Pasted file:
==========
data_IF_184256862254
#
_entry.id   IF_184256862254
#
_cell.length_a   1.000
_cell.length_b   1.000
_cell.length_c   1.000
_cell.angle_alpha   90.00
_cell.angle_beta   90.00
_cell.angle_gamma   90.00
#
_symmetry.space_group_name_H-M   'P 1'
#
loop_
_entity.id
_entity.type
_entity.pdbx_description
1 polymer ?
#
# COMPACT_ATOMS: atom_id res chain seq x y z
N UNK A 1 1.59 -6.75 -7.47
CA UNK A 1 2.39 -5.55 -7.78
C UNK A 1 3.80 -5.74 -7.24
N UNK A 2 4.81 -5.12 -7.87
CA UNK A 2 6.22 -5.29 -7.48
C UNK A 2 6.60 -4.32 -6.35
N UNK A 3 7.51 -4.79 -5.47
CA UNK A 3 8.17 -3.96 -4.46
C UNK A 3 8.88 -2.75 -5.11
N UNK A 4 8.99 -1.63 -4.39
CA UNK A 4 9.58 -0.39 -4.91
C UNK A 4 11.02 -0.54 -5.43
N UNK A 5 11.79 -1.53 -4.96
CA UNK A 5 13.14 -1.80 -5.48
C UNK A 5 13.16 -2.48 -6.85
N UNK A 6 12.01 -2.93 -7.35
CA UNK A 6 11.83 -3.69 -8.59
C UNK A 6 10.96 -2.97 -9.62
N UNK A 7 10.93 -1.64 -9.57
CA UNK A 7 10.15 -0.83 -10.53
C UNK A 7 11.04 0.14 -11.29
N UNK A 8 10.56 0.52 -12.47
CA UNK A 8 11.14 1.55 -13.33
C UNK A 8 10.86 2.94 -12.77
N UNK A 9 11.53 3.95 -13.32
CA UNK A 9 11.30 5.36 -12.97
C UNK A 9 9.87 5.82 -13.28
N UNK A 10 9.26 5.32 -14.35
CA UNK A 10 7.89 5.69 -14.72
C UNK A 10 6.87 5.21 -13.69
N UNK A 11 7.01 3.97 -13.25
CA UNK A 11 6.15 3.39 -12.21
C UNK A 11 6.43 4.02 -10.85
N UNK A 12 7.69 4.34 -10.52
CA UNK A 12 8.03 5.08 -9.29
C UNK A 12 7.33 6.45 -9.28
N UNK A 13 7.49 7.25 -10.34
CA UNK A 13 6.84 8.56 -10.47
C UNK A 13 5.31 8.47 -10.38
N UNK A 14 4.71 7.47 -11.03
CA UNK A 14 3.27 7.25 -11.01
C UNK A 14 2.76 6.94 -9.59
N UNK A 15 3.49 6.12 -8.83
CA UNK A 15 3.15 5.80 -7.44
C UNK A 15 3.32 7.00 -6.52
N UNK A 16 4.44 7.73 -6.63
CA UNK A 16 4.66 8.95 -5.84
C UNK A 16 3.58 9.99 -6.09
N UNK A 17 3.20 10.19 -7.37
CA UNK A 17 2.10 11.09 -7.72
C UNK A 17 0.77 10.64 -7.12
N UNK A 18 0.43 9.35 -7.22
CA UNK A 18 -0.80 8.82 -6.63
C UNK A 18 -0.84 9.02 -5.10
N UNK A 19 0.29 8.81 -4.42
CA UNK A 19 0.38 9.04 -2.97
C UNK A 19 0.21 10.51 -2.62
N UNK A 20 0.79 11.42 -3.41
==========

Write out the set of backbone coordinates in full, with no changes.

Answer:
data_IF_184256862254
#
_entry.id   IF_184256862254
#
_cell.length_a   1.000
_cell.length_b   1.000
_cell.length_c   1.000
_cell.angle_alpha   90.00
_cell.angle_beta   90.00
_cell.angle_gamma   90.00
#
_symmetry.space_group_name_H-M   'P 1'
#
loop_
_entity.id
_entity.type
_entity.pdbx_description
1 polymer ?
#
# COMPACT_ATOMS: atom_id res chain seq x y z
N UNK A 1 1.59 -6.75 -7.47
CA UNK A 1 2.39 -5.55 -7.78
C UNK A 1 3.80 -5.74 -7.24
N UNK A 2 4.81 -5.12 -7.87
CA UNK A 2 6.22 -5.29 -7.48
C UNK A 2 6.60 -4.32 -6.35
N UNK A 3 7.51 -4.79 -5.47
CA UNK A 3 8.17 -3.96 -4.46
C UNK A 3 8.88 -2.75 -5.11
N UNK A 4 8.99 -1.63 -4.39
CA UNK A 4 9.58 -0.39 -4.91
C UNK A 4 11.02 -0.54 -5.43
N UNK A 5 11.79 -1.53 -4.96
CA UNK A 5 13.14 -1.80 -5.48
C UNK A 5 13.16 -2.48 -6.85
N UNK A 6 12.01 -2.93 -7.35
CA UNK A 6 11.83 -3.69 -8.59
C UNK A 6 10.96 -2.97 -9.62
N UNK A 7 10.93 -1.64 -9.57
CA UNK A 7 10.15 -0.83 -10.53
C UNK A 7 11.04 0.14 -11.29
N UNK A 8 10.56 0.52 -12.47
CA UNK A 8 11.14 1.55 -13.33
C UNK A 8 10.86 2.94 -12.77
N UNK A 9 11.53 3.95 -13.32
CA UNK A 9 11.30 5.36 -12.97
C UNK A 9 9.87 5.82 -13.28
N UNK A 10 9.26 5.32 -14.35
CA UNK A 10 7.89 5.69 -14.72
C UNK A 10 6.87 5.21 -13.69
N UNK A 11 7.01 3.97 -13.25
CA UNK A 11 6.15 3.39 -12.21
C UNK A 11 6.43 4.02 -10.85
N UNK A 12 7.69 4.34 -10.52
CA UNK A 12 8.03 5.08 -9.29
C UNK A 12 7.33 6.45 -9.28
N UNK A 13 7.49 7.25 -10.34
CA UNK A 13 6.84 8.56 -10.47
C UNK A 13 5.31 8.47 -10.38
N UNK A 14 4.71 7.47 -11.03
CA UNK A 14 3.27 7.25 -11.01
C UNK A 14 2.76 6.94 -9.59
N UNK A 15 3.49 6.12 -8.83
CA UNK A 15 3.15 5.80 -7.44
C UNK A 15 3.32 7.00 -6.52
N UNK A 16 4.44 7.73 -6.63
CA UNK A 16 4.66 8.95 -5.84
C UNK A 16 3.58 9.99 -6.09
N UNK A 17 3.20 10.19 -7.37
CA UNK A 17 2.10 11.09 -7.72
C UNK A 17 0.77 10.64 -7.12
N UNK A 18 0.43 9.35 -7.22
CA UNK A 18 -0.80 8.82 -6.63
C UNK A 18 -0.84 9.02 -5.10
N UNK A 19 0.29 8.81 -4.42
CA UNK A 19 0.38 9.04 -2.97
C UNK A 19 0.21 10.51 -2.62
N UNK A 20 0.79 11.42 -3.41